In the wake of the firebombing of French satirical magazine Charlie Hebdo by what appears to be Zen extremists, satirists worldwide are now thinking twice about making fun of Buddhism or their spiritual leader Siddhartha Gautama.
In fact, popular media outlets who purportedly produce satirical material are increasingly reluctant to mock the Buddha. Funny or Die, The Daily Show, The Colbert Report, and Saturday Night Live have all made fun of Islam on numerous occasions, parodying the prophet Muhammad in a number of sketches. Heck, they're even bold enough to ridicule Jesus every once in a while, but very seldom if ever do they attack “the awakened one”.
Even the usually intrepid satirical magazine The Onion, which skewers everything, seems reticent to take on the Buddhists. “We ridicule peaceful religions like Islam all the time, but when our writers were tossing around several ideas to lampoon Gautama Buddha, the publishers felt they were just too incendiary in light of recent events, so we scrapped them”, said senior editor Joe Randazzo.
Indeed, many satirists have felt the wrath of Buddhists for daring to depict the enlightened teacher in a disparaging manner. Artists such as Lars Vilks and Kurt Westergaard, who’s Danish cartoons of the laughing Buddha sparked a wave of violent protest across Tibet and Southeast Asia, have had reason to fear for their physical safety.
More recently, the artist formerly known as Molly Norris, who’s poster art inspired the “Everybody Draw Buddha Day” to protest threats against the creators of South Park for depicting the ascetic holy man, assumed a new identity on advice from the FBI after receiving death threats.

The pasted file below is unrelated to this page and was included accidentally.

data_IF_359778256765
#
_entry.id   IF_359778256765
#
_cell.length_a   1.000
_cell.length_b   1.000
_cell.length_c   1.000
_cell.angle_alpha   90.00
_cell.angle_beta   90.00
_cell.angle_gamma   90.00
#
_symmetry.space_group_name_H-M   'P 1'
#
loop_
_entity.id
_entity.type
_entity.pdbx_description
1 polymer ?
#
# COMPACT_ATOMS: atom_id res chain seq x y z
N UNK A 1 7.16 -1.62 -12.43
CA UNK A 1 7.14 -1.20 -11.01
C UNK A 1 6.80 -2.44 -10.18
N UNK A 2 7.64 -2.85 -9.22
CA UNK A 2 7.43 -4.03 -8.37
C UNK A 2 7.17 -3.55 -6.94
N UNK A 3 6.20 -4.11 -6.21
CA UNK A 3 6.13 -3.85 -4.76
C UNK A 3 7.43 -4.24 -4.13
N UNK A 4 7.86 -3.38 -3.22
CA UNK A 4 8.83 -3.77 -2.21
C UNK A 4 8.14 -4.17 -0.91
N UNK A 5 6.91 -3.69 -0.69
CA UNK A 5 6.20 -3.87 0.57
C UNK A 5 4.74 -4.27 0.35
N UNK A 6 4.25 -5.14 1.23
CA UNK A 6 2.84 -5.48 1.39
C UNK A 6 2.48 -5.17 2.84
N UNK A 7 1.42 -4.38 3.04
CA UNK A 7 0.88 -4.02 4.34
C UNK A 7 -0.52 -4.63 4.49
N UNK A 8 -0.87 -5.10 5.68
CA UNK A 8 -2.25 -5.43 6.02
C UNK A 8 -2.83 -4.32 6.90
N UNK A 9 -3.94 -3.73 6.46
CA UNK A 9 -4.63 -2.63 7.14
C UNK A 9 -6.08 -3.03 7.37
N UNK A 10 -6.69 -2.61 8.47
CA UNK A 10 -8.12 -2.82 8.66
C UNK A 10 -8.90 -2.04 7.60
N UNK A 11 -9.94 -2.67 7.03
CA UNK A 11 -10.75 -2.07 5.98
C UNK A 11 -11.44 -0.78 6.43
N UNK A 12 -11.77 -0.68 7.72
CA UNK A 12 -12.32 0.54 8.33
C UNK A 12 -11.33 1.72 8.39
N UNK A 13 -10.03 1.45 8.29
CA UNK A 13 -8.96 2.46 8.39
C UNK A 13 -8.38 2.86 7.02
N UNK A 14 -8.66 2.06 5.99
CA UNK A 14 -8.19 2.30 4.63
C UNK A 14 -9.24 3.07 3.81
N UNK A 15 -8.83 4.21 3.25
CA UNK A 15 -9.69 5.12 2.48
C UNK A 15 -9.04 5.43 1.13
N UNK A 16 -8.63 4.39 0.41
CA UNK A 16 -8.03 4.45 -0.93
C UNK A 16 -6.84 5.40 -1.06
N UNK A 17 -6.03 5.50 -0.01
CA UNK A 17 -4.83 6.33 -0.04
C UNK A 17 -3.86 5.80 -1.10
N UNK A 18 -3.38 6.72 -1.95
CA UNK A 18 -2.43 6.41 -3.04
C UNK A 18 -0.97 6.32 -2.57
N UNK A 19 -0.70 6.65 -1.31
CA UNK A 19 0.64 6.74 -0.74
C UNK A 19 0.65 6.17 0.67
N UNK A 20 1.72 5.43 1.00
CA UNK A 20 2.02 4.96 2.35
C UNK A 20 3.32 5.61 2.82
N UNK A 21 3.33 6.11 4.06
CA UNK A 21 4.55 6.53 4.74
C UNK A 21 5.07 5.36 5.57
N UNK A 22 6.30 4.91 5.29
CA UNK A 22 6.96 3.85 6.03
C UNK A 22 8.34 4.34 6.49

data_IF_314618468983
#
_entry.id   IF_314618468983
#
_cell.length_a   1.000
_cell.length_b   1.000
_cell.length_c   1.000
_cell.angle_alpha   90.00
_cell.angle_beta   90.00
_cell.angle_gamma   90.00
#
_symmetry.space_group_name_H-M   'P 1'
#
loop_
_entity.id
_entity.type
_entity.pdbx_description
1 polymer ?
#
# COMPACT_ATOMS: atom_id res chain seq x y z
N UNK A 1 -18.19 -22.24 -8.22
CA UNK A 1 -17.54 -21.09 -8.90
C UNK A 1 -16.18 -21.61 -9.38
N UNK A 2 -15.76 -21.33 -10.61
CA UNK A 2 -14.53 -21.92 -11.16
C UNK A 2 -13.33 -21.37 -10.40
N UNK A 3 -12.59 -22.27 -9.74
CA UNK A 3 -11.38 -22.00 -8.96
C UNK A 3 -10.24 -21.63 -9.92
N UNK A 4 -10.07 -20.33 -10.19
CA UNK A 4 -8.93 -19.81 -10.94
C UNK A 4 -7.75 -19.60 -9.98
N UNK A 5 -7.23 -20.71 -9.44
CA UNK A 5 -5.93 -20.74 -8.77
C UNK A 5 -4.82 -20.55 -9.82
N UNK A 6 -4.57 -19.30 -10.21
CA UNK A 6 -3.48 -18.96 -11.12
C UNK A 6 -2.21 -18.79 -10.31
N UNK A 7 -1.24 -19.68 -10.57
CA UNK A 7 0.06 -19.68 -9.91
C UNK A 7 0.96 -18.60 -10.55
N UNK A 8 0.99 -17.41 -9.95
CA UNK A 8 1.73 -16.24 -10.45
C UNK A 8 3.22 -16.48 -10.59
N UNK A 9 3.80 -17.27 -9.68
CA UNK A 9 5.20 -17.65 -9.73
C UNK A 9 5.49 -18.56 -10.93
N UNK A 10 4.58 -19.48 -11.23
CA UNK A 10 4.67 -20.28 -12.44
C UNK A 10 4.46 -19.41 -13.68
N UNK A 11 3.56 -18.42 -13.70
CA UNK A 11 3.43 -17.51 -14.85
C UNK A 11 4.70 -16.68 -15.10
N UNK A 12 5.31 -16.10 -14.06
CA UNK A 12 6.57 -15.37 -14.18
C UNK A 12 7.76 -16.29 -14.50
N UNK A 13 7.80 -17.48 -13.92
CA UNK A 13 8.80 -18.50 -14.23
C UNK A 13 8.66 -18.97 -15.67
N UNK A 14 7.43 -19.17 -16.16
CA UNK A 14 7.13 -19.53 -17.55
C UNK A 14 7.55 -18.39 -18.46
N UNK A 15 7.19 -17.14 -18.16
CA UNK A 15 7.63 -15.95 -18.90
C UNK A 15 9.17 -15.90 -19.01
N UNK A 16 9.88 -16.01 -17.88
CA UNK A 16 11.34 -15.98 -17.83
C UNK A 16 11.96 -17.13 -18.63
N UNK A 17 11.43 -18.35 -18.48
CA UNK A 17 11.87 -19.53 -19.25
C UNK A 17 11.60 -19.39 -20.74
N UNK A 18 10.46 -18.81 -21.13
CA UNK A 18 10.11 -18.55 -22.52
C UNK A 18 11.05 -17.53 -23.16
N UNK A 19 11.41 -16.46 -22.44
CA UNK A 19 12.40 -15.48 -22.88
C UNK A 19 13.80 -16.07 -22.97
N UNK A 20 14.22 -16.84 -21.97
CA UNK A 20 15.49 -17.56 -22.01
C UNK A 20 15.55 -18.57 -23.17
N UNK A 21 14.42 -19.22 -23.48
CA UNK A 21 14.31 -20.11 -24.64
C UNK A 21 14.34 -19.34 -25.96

The most famous case, of course, is that of Salman Rushdie, who’s irreverent depictions of Siddhartha in The Shramanic Verses, sparked worldwide outrage and even had a bounty put on his head by the Dalai Lama for, “blasphemy against the Middle Way”. The edict was recently reaffirmed by hardliner monks.
Such are the risks satirists take when choosing to take on the more extremist elements of Buddhism, say many commentators. In fact, Time magazine’s Paris bureau chief Bruce Crumley thinks the French magazine had it coming.
“It’s hard for me to have much sympathy for the French satirical newspaper firebombed this morning, after it published another stupid and totally unnecessary edition mocking Buddhism”, he was quoted as saying.
“Not only are such Buddha-phobic antics futile and childish, but they also openly beg for the very violent responses from extremists their authors claim to proudly defy in the name of common good”, he continued.
In other words, bomb the messenger, and shame on Charlie Hebdo for attempting to exercise its free speech by mocking extremists. Instant karma’s gonna get ya’!
And it appears that many satirists agree, as evidenced by their silence on the matter. Better to play it safe and attack more peaceful religions like Islam, than provoke the ire of vengeful meditating monks, or worse, risk being reincarnated as a German or Swiss humorist. God… er, I mean… Allah forbid!
After all, the right to free expression isn’t something worth actually dying for, is it?